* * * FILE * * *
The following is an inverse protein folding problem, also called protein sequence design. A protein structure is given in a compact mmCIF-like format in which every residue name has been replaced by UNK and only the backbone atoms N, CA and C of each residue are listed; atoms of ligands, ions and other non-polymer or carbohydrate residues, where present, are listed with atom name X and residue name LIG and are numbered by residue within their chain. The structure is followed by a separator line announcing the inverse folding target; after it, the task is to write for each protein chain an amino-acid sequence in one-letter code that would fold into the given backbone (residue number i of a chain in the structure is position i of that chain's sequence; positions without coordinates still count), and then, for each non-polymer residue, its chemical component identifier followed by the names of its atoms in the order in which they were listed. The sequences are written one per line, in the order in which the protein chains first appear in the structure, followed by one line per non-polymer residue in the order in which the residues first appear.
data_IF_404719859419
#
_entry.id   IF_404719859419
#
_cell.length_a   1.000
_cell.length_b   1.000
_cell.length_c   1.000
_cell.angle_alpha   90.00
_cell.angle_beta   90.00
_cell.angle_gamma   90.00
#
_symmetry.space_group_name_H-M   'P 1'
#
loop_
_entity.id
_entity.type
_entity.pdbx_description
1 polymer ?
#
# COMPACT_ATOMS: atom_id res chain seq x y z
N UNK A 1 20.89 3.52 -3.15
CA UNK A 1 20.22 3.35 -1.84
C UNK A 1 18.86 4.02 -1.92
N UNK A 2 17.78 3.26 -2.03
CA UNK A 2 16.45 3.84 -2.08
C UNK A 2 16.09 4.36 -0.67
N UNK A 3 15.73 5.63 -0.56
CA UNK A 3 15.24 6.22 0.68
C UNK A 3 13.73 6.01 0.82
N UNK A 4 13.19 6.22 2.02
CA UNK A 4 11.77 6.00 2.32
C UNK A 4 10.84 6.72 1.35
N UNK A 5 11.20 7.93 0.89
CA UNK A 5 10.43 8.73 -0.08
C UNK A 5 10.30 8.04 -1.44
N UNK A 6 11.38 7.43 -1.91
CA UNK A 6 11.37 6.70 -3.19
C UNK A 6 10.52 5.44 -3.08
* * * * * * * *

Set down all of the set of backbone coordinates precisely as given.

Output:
The following is an inverse protein folding problem, also called protein sequence design. A protein structure is given in a compact mmCIF-like format in which every residue name has been replaced by UNK and only the backbone atoms N, CA and C of each residue are listed; atoms of ligands, ions and other non-polymer or carbohydrate residues, where present, are listed with atom name X and residue name LIG and are numbered by residue within their chain. The structure is followed by a separator line announcing the inverse folding target; after it, the task is to write for each protein chain an amino-acid sequence in one-letter code that would fold into the given backbone (residue number i of a chain in the structure is position i of that chain's sequence; positions without coordinates still count), and then, for each non-polymer residue, its chemical component identifier followed by the names of its atoms in the order in which they were listed. The sequences are written one per line, in the order in which the protein chains first appear in the structure, followed by one line per non-polymer residue in the order in which the residues first appear.
data_IF_404719859419
#
_entry.id   IF_404719859419
#
_cell.length_a   1.000
_cell.length_b   1.000
_cell.length_c   1.000
_cell.angle_alpha   90.00
_cell.angle_beta   90.00
_cell.angle_gamma   90.00
#
_symmetry.space_group_name_H-M   'P 1'
#
loop_
_entity.id
_entity.type
_entity.pdbx_description
1 polymer ?
#
# COMPACT_ATOMS: atom_id res chain seq x y z
N UNK A 1 20.89 3.52 -3.15
CA UNK A 1 20.22 3.35 -1.84
C UNK A 1 18.86 4.02 -1.92
N UNK A 2 17.78 3.26 -2.03
CA UNK A 2 16.45 3.84 -2.08
C UNK A 2 16.09 4.36 -0.67
N UNK A 3 15.73 5.63 -0.56
CA UNK A 3 15.24 6.22 0.68
C UNK A 3 13.73 6.01 0.82
N UNK A 4 13.19 6.22 2.02
CA UNK A 4 11.77 6.00 2.32
C UNK A 4 10.84 6.72 1.35
N UNK A 5 11.20 7.93 0.89
CA UNK A 5 10.43 8.73 -0.08
C UNK A 5 10.30 8.04 -1.44
N UNK A 6 11.38 7.43 -1.91
CA UNK A 6 11.37 6.70 -3.19
C UNK A 6 10.52 5.44 -3.08